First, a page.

- Top reason UK HR directors say people switch jobs is for a better work life balance
- Seeking opportunities for further career advancement follows closely behind and is cited by 29% of HR directors
- Four years ago higher remuneration was the primary driver behind employees seeking new employment opportunities
The number one reason people leave their jobs is to seek out opportunities with a better work life balance, reveals new research1 from leading recruitment specialist Robert Half UK. With unique access to employees when they leave a company via exit interviews, nearly a third (30%) of HR directors identified the attraction of a better work life balance is what really drives people to switch jobs.
There has been a significant change in the trend of why people seek new employment opportunities today, compared to just four years ago. In 2011, HR directors cited higher remuneration as the primary reason people across the UK were seeking out opportunities with other employers. In London (38%) and the South England (28%), employees were particularly motivated by achieving a better work life balance in 2011. In 2015, Scotland (38%) and Northern England (28%) lead the charge for more flexible working.
The second most common reason for people changing jobs in 2015 was to take on a new position offering opportunities for further career advancement (29%) and interestingly this was the highest response for employees in London (40%). Often employees feel they have limited opportunities to progress within their existing company and unless they are given a clear career path for progression they will often seek opportunities elsewhere.
Salary, bonus and benefit considerations were identified as the main motivation for employees switching jobs by 27% of HR directors. Meanwhile, one in 10 (11%) HR professionals said the primary motivation of employees leaving their company was to find a job in a better location.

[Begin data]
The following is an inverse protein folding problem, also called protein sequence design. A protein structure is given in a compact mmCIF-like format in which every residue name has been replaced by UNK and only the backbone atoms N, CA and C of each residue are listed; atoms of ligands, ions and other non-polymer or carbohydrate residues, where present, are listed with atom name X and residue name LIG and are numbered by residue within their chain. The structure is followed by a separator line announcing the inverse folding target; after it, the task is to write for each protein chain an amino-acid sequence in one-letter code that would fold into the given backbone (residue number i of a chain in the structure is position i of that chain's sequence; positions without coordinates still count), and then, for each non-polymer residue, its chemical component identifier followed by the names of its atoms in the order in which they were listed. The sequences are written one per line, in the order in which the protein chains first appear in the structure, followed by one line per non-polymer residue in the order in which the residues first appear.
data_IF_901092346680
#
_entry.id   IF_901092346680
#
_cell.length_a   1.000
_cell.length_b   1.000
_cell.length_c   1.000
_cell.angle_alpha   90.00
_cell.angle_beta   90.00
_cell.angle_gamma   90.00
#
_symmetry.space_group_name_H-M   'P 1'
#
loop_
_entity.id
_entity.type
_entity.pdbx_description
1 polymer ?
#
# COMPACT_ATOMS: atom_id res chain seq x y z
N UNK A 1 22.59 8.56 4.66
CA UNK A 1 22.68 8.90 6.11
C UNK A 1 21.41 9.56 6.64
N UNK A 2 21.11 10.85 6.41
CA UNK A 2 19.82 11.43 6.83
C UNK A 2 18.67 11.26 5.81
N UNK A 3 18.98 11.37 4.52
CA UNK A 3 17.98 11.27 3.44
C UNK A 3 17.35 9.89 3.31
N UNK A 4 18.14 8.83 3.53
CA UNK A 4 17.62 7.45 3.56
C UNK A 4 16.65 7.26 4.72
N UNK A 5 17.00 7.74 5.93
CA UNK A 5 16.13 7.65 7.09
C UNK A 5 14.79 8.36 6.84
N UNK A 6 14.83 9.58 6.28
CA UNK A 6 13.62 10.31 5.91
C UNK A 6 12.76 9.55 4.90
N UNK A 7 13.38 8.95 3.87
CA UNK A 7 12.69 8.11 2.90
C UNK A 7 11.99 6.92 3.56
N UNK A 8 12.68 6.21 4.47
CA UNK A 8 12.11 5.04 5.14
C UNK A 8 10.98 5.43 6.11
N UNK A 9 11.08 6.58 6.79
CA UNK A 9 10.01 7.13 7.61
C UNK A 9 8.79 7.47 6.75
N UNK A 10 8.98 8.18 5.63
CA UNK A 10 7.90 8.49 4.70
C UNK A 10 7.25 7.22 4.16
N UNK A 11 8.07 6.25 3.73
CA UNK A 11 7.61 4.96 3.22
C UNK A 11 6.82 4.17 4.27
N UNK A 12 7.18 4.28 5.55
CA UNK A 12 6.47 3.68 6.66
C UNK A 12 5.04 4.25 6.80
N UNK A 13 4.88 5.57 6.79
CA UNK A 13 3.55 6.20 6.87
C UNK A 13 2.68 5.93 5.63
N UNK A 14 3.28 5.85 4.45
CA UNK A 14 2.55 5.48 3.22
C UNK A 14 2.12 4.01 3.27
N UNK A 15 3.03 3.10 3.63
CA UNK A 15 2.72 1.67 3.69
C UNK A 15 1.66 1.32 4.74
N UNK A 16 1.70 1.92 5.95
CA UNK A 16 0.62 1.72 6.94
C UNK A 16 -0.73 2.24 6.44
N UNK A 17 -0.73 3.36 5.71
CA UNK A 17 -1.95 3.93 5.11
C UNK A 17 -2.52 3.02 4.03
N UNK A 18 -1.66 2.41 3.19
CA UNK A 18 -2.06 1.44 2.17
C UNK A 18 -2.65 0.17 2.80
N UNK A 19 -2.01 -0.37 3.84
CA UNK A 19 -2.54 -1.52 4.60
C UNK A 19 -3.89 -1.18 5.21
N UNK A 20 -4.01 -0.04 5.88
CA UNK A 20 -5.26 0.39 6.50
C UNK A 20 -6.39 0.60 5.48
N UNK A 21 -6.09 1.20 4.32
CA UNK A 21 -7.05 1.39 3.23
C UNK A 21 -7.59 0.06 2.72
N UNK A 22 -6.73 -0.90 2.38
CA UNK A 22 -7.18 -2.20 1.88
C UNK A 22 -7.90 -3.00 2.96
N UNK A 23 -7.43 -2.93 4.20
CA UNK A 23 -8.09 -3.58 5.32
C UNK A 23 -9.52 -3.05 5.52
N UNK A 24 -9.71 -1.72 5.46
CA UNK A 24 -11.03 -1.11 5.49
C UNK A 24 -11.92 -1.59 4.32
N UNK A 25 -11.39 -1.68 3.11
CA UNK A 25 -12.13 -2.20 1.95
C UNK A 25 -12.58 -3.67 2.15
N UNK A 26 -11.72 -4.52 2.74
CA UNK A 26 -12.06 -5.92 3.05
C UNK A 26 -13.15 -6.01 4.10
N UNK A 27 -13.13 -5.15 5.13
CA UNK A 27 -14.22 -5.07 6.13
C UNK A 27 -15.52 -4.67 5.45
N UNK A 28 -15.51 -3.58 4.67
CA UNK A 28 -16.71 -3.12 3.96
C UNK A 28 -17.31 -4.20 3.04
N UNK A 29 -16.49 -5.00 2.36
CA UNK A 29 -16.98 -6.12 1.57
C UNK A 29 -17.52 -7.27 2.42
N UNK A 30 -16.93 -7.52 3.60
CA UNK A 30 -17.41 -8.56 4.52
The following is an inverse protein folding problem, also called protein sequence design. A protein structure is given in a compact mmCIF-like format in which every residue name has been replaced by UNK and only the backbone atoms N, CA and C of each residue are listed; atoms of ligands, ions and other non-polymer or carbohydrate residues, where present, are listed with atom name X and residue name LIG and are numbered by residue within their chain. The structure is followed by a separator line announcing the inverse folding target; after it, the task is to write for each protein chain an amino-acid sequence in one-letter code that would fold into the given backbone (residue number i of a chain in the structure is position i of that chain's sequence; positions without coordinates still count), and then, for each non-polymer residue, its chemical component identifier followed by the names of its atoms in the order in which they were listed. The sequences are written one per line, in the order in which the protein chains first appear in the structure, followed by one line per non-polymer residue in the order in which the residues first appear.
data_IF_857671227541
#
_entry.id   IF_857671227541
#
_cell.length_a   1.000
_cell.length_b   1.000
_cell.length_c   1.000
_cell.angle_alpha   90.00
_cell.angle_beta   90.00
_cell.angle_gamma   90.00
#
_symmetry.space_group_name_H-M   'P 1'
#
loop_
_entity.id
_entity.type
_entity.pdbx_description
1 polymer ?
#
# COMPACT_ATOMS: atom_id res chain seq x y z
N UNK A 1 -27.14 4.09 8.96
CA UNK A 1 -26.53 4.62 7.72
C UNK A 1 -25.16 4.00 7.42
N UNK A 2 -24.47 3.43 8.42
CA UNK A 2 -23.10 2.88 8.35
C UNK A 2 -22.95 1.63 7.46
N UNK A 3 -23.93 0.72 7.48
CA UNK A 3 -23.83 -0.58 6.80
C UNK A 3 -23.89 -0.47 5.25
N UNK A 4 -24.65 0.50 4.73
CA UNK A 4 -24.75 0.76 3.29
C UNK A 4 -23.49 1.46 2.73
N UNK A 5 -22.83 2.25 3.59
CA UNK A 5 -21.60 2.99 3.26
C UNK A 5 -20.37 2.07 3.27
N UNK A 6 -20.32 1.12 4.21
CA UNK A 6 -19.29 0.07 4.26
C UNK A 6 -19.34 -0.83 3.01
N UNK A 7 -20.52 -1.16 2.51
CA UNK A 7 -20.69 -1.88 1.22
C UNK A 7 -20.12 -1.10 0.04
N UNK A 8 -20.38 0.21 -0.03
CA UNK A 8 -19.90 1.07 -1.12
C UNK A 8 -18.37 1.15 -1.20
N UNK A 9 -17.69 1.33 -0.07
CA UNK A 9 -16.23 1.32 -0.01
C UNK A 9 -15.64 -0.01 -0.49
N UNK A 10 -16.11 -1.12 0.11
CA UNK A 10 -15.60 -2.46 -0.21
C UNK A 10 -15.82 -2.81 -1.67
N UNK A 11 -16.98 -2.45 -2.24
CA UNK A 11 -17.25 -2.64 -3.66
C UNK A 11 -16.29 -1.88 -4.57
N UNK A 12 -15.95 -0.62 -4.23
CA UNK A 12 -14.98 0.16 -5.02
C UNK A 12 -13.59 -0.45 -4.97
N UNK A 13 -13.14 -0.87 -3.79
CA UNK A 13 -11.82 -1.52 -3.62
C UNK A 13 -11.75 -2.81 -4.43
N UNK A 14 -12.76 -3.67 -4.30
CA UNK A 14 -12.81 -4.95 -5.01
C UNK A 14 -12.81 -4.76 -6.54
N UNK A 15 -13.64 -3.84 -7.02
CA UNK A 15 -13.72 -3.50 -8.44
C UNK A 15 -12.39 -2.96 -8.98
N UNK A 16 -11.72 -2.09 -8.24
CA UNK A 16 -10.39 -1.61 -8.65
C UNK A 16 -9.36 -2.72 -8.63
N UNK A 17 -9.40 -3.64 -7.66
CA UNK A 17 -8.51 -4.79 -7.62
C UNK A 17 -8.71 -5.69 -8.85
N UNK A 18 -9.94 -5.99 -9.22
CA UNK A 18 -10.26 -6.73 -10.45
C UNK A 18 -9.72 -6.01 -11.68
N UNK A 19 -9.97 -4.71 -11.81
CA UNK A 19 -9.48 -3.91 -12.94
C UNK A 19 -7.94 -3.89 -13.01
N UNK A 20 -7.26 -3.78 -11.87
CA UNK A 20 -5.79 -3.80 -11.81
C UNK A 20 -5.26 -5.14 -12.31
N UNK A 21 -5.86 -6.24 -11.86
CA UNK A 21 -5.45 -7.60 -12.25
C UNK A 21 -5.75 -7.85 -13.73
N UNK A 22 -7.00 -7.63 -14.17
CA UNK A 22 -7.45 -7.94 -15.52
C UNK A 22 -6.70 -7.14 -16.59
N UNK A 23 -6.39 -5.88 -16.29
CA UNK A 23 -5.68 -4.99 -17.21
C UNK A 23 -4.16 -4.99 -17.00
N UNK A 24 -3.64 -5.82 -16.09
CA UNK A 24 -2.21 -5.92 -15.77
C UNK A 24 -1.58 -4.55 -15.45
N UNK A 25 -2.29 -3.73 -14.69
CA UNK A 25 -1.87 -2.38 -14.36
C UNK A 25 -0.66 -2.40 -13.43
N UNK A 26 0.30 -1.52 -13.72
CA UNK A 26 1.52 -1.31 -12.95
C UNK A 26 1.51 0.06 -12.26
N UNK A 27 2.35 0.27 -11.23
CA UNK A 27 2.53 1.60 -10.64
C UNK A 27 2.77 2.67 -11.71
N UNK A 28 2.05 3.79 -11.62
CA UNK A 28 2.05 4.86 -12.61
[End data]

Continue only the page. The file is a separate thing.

HR professionals’ top five reasons for people changing jobs
- 1. Better work-life balance (30%)
- 2. Further career advancement (29%)
- 3. [endif]Higher remuneration - including salary, bonus and benefits (27%)
- 4. [endif]Better location (11%)
- 5. [endif]Better corporate culture (6%)
Phil Sheridan, UK Managing Director of Robert Half, commented: “As businesses look to grow, retaining top performers should be on the forefront of the agenda. Employers should regularly benchmark the remuneration and benefits offered to existing staff to ensure they are competitive alongside firms in similar industries and regions. For the majority of employees a strong work life balance is an important aspect of their overall remuneration package, however, employers should make an effort to check in with key players to seek out their individual motivations.”
1 The annual study was developed by Robert Half UK and is conducted by an independent research firm. The study is based on more than 200 interviews with senior HR executives from companies across the UK, with the results segmented by size, sector and geographic location.